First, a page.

Hong Kong’s four-person limit on public groups is expected to be retained when the government’s de facto cabinet reviews anti-pandemic measures on Tuesday, but larger gatherings for religious activities and contact sports will be allowed again.
The city recorded 10 new Covid-19 infections on Monday, the first double-digit increase in more than a week of improving figures, even as the global total of coronavirus-related deaths crossed the grim milestone of 1 million, according to some counts.
A source familiar with the situation told the Post that current social-distancing rules were “very unlikely” to be ditched, as local transmissions of unknown origin were still being found in the community.
However, minor tweaks were likely, including exemptions for religious gatherings and contact sports such as basketball and football, with games to be played without masks, a shift backed by at least one government public health adviser.
It is understood the Home Affairs Bureau spent weeks lobbying for changes to the rules governing sports activities as the pandemic eased locally, but the final decision will be hammered out at Tuesday’s meeting of the Executive Council, Chief Executive Carrie Lam Cheng Yuet-ngor’s cabinet.
Some fee-charging public venues for team sports, including football pitches, cricket grounds and indoor basketball courts, have already been open since September 18. Masks were earlier no longer required for strenuous outdoor exercise.
Others, however, including outdoor basketball courts run by the Leisure and Cultural Services Department, remain closed due to a lack of staff to enforce social-distancing measures.
Tracking the spread of local Covid-19 cases
Last Friday, Lam declared Hong Kong’s third wave of Covid-19 under control, saying the city had “basically contained” a months-long rush of infections after a “hard-fought battle”, while acknowledging the lingering threat presented by infections with unknown sources.
On Monday, the daily coronavirus caseload ticked up slightly, though that was driven largely by imported infections, with seven of the cases originating abroad. The three others were locally transmitted but linked to previous patients. The imported cases included travellers from India, France and Britain, as well as a five-month-old baby arriving from Argentina.
Meanwhile, the Legislative Council’s Finance Committee approved the government’s HK$24 billion (US$3.1 billion) third round of anti-pandemic funding, which includes money for the expansion of quarantine facilities and the eventual purchase of coronavirus vaccines, as well as a cash injection for hard-hit industries such as tourism and catering.
Hong Kong last recorded double-digit infections on September 20, when 23 cases were logged. The latest figures took the city’s official tally to 5,075, with 105 related deaths.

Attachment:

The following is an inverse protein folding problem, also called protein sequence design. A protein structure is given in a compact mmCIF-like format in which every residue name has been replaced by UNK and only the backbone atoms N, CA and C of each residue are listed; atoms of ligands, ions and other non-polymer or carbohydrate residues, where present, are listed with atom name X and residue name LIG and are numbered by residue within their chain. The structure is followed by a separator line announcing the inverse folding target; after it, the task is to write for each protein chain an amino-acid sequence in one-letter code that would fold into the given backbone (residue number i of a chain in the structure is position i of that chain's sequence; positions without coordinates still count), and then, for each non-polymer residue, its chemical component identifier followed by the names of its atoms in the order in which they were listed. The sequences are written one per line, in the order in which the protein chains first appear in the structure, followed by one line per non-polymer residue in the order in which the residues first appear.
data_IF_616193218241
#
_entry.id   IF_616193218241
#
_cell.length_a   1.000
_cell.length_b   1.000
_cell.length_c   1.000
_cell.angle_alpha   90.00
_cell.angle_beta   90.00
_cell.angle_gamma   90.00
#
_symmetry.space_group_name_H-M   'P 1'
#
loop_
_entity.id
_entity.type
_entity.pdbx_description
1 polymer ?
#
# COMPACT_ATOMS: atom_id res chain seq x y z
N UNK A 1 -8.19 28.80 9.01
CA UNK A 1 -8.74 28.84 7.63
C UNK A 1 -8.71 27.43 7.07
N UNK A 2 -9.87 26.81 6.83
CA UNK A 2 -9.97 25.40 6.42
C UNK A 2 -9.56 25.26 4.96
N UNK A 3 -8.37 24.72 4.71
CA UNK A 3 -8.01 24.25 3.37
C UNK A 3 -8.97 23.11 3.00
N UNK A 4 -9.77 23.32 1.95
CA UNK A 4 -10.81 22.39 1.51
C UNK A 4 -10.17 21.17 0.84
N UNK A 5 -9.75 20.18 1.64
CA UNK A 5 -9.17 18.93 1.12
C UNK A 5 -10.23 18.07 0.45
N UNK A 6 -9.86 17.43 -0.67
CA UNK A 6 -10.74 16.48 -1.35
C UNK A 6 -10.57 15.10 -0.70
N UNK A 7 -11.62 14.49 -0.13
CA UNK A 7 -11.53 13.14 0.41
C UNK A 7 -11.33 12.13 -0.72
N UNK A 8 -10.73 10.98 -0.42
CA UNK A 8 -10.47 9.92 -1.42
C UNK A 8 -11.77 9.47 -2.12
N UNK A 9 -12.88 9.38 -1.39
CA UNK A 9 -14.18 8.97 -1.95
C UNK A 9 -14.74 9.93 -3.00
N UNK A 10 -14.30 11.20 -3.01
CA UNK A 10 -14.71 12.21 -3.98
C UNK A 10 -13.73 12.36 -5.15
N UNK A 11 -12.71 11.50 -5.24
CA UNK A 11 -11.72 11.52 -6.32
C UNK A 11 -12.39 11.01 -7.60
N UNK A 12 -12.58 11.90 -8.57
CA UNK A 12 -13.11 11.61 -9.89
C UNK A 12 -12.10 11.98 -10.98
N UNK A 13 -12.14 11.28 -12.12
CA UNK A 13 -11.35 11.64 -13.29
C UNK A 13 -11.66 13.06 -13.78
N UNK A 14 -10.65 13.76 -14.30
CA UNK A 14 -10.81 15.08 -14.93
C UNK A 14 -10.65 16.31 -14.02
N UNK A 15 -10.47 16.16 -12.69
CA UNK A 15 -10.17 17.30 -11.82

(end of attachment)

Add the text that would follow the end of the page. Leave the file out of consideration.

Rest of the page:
Among Sunday’s new cases was a 22-year-old construction worker whose infection came from an unknown source. One of his colleagues was among the three newest confirmed cases.
On Monday, Professor David Hui Shu-cheong said he believed the untraceable infection meant now was not the right time to further ease social-distancing measures.
“As we just had an infection with an untraceable source, we need to observe and make sure no other chains of transmission appear,” Hui said on a radio programme. “So, I do not think it is the right time to lift the limit on public gatherings.”
While the construction site case shared similarities with a previous cluster of infections at the Kwai Tsing Container Terminal, where an outbreak appeared among dock workers who shared a common room, Hui said it was less likely a similar situation would emerge in this instance.
“The construction site is a much smaller area, and nine of the worker’s colleagues have already been sent to quarantine,” he said.
But while cautioning against a broad lifting of restrictions, Hui added he believed the government could consider allowing the resumption of religious activities, with limits on the number of people permitted to gather.
Hui said Hong Kong students in Britain should not rush to travel home ahead of the country joining the city’s high-risk list on Thursday, as policies and treatment there had improved since the beginning of the pandemic.
Separately, a research team from the University of Hong Kong found during a site visit to four wet markets that most fish stalls in three of those places provided a towel or piece of cloth that multiple customers would use to wipe their hands after touching and choosing the fish.
Infectious disease expert Professor Yuen Kwok-yung, who also advises the government on the coronavirus, suggested single-use napkins be used instead to avoid cross-infections.
A number of wet markets were hit by coronavirus outbreaks during the city’s third wave, with the largest cluster at a Hung Hom market with 13 infections.
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